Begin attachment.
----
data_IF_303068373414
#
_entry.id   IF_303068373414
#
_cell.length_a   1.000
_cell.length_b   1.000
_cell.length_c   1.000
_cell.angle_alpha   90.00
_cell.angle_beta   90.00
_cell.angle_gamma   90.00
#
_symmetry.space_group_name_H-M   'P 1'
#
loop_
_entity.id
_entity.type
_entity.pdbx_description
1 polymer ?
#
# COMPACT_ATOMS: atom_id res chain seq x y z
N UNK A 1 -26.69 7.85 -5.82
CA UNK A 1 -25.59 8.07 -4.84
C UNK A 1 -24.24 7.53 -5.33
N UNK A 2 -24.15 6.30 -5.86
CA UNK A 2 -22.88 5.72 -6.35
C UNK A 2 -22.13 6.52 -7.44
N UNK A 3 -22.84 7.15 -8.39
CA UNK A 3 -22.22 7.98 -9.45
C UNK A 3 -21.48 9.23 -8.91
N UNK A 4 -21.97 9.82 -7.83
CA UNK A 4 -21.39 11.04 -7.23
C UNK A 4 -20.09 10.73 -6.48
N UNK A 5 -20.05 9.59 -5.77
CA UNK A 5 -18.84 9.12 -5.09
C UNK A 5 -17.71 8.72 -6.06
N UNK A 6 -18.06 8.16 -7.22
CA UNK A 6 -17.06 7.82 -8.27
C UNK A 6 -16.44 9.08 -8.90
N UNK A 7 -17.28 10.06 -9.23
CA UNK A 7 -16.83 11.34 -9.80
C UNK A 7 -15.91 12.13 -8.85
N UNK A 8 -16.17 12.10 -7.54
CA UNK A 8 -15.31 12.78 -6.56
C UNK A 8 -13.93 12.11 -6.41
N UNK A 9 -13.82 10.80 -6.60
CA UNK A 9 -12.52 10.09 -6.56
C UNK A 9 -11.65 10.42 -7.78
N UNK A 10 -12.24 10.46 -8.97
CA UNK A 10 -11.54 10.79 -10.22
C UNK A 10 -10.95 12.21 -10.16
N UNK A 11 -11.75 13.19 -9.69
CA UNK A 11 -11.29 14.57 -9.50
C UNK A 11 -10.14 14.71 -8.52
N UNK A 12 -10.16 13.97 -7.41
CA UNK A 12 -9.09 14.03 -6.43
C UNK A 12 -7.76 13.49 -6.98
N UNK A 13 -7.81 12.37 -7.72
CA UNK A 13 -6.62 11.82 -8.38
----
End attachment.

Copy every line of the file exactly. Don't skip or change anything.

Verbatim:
data_IF_303068373414
#
_entry.id   IF_303068373414
#
_cell.length_a   1.000
_cell.length_b   1.000
_cell.length_c   1.000
_cell.angle_alpha   90.00
_cell.angle_beta   90.00
_cell.angle_gamma   90.00
#
_symmetry.space_group_name_H-M   'P 1'
#
loop_
_entity.id
_entity.type
_entity.pdbx_description
1 polymer ?
#
# COMPACT_ATOMS: atom_id res chain seq x y z
N UNK A 1 -26.69 7.85 -5.82
CA UNK A 1 -25.59 8.07 -4.84
C UNK A 1 -24.24 7.53 -5.33
N UNK A 2 -24.15 6.30 -5.86
CA UNK A 2 -22.88 5.72 -6.35
C UNK A 2 -22.13 6.52 -7.44
N UNK A 3 -22.84 7.15 -8.39
CA UNK A 3 -22.22 7.98 -9.45
C UNK A 3 -21.48 9.23 -8.91
N UNK A 4 -21.97 9.82 -7.83
CA UNK A 4 -21.39 11.04 -7.23
C UNK A 4 -20.09 10.73 -6.48
N UNK A 5 -20.05 9.59 -5.77
CA UNK A 5 -18.84 9.12 -5.09
C UNK A 5 -17.71 8.72 -6.06
N UNK A 6 -18.06 8.16 -7.22
CA UNK A 6 -17.06 7.82 -8.27
C UNK A 6 -16.44 9.08 -8.90
N UNK A 7 -17.28 10.06 -9.23
CA UNK A 7 -16.83 11.34 -9.80
C UNK A 7 -15.91 12.13 -8.85
N UNK A 8 -16.17 12.10 -7.54
CA UNK A 8 -15.31 12.78 -6.56
C UNK A 8 -13.93 12.11 -6.41
N UNK A 9 -13.82 10.80 -6.60
CA UNK A 9 -12.52 10.09 -6.56
C UNK A 9 -11.65 10.42 -7.78
N UNK A 10 -12.24 10.46 -8.97
CA UNK A 10 -11.54 10.79 -10.22
C UNK A 10 -10.95 12.21 -10.16
N UNK A 11 -11.75 13.19 -9.69
CA UNK A 11 -11.29 14.57 -9.50
C UNK A 11 -10.14 14.71 -8.52
N UNK A 12 -10.16 13.97 -7.41
CA UNK A 12 -9.09 14.03 -6.43
C UNK A 12 -7.76 13.49 -6.98
N UNK A 13 -7.81 12.37 -7.72
CA UNK A 13 -6.62 11.82 -8.38